6. No member shall be permitted to leave the House without the permission of the President.

7. No member shall be interrupted while speaking, except by a call to order by the President; when such member may appeal to the House.

8. When a motion is stated by the President, it shall be deemed to be in possession of the House, but may be withdrawn at any time before a decision.

9. While the President is stating any question, or addressing the House, no member shall walk out, or cross the floor, nor when any member is speaking entertain private discourse.

10. No member shall speak more than twice on the same subject, and shall not occupy more than fifteen minutes at each time, without permission from the House.

11. No motion or proposition on a subject different from that under consideration shall be admitted under colour of amendment.

12. No motion for reconsideration shall be in order unless made by a member who voted in the majority, and approved of by the President.

13. A motion for adjournment shall always be in order after 1 o'clock, P. M. or 6 o'clock, P. M.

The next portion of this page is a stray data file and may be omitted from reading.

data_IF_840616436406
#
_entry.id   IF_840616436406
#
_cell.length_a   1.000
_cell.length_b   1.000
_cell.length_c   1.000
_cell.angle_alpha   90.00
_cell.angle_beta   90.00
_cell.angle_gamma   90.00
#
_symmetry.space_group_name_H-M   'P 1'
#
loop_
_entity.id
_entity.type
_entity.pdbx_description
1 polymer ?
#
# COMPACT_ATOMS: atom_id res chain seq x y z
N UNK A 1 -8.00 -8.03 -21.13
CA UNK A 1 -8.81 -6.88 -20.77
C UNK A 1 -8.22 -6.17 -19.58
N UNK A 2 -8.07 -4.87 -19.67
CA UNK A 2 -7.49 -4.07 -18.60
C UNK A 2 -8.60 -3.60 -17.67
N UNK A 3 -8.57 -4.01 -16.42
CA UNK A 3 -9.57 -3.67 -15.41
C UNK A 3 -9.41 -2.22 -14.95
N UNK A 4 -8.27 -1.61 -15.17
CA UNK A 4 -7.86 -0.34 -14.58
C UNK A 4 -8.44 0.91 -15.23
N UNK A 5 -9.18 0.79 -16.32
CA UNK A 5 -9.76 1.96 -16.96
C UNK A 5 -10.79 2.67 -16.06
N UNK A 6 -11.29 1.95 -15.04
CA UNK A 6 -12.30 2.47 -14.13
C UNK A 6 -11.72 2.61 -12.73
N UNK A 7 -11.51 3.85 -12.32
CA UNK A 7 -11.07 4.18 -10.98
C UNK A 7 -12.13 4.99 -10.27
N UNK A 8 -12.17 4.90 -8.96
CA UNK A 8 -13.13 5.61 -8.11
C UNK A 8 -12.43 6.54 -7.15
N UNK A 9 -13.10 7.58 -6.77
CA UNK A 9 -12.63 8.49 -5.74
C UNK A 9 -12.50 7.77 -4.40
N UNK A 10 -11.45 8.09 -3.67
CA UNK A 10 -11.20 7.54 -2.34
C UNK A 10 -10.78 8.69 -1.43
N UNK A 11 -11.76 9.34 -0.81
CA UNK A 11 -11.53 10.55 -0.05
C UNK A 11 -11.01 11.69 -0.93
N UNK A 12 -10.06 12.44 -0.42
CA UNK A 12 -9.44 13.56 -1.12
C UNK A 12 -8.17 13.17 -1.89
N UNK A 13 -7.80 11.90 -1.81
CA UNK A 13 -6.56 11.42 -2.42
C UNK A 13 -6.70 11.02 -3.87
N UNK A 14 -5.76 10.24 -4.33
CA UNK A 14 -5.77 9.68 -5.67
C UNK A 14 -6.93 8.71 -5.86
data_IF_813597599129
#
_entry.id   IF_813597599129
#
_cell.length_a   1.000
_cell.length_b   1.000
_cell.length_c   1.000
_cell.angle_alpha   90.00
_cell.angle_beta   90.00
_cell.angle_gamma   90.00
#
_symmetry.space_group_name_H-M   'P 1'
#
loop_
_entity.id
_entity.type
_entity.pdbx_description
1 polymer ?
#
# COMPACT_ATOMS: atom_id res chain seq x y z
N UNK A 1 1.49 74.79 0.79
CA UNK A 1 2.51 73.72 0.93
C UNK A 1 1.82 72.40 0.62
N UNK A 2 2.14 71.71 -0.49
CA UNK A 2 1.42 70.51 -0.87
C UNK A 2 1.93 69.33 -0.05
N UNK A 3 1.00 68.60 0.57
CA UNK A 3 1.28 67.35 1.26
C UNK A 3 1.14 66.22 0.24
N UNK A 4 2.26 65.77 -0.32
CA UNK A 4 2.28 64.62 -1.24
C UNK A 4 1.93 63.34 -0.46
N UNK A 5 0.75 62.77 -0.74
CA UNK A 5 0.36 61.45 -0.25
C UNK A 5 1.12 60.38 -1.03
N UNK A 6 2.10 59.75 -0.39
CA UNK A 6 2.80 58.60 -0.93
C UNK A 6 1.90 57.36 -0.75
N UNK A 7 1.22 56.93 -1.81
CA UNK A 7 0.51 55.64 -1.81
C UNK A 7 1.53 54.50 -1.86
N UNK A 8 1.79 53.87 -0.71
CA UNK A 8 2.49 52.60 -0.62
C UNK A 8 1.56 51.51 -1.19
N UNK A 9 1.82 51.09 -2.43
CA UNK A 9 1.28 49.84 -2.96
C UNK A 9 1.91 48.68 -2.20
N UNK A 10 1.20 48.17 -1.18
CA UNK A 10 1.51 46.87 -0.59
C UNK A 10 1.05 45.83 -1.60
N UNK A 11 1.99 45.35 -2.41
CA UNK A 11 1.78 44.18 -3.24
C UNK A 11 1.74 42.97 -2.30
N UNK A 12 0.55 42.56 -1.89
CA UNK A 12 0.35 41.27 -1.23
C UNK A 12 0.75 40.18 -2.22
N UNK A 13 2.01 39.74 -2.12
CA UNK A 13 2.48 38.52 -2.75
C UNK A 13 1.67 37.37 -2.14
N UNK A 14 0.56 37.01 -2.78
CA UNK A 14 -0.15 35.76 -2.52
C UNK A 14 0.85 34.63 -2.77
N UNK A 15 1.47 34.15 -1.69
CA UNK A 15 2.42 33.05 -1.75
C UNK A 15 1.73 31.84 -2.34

14. All documents and papers, presented for the consideration of this convention, shall be submitted to a committee of five, appointed for that purpose.

15. All motions to be made shall be submitted to writing, if requested.



Adjourned to meet at 3 o'clock.


Afternoon Session.

Held in the First Presbyterian Church in Seventh-street, the President in the chair. The roll having been called and the minutes of the morning session read, on motion, the president appointed James Barnett, William Brown, Leonard Scott, James G. Barbadoes and Joseph Burton, a committee to examine all documents and papers submitted to the Convention, in conformity to the 14th Article of the Rules and Regulations.

The President also appointed Messrs. Henry Sipkins, Frederick A. Hinton, T. L. Jinnings, Robert Cowley and John Peck, a committee for the purpose of revising the minutes of this convention, and superintending the printing of the same.

On motion, resolved that a committee of five be appointed to lay before this convention such business as may be thought proper to be acted upon. The President appointed Wm. Whipper, John Peck, Robert Cowley, Henry Sipkins, and Wm. Lewis, said committee. Adjourned to meet to-morrow morning at 9 o'clock.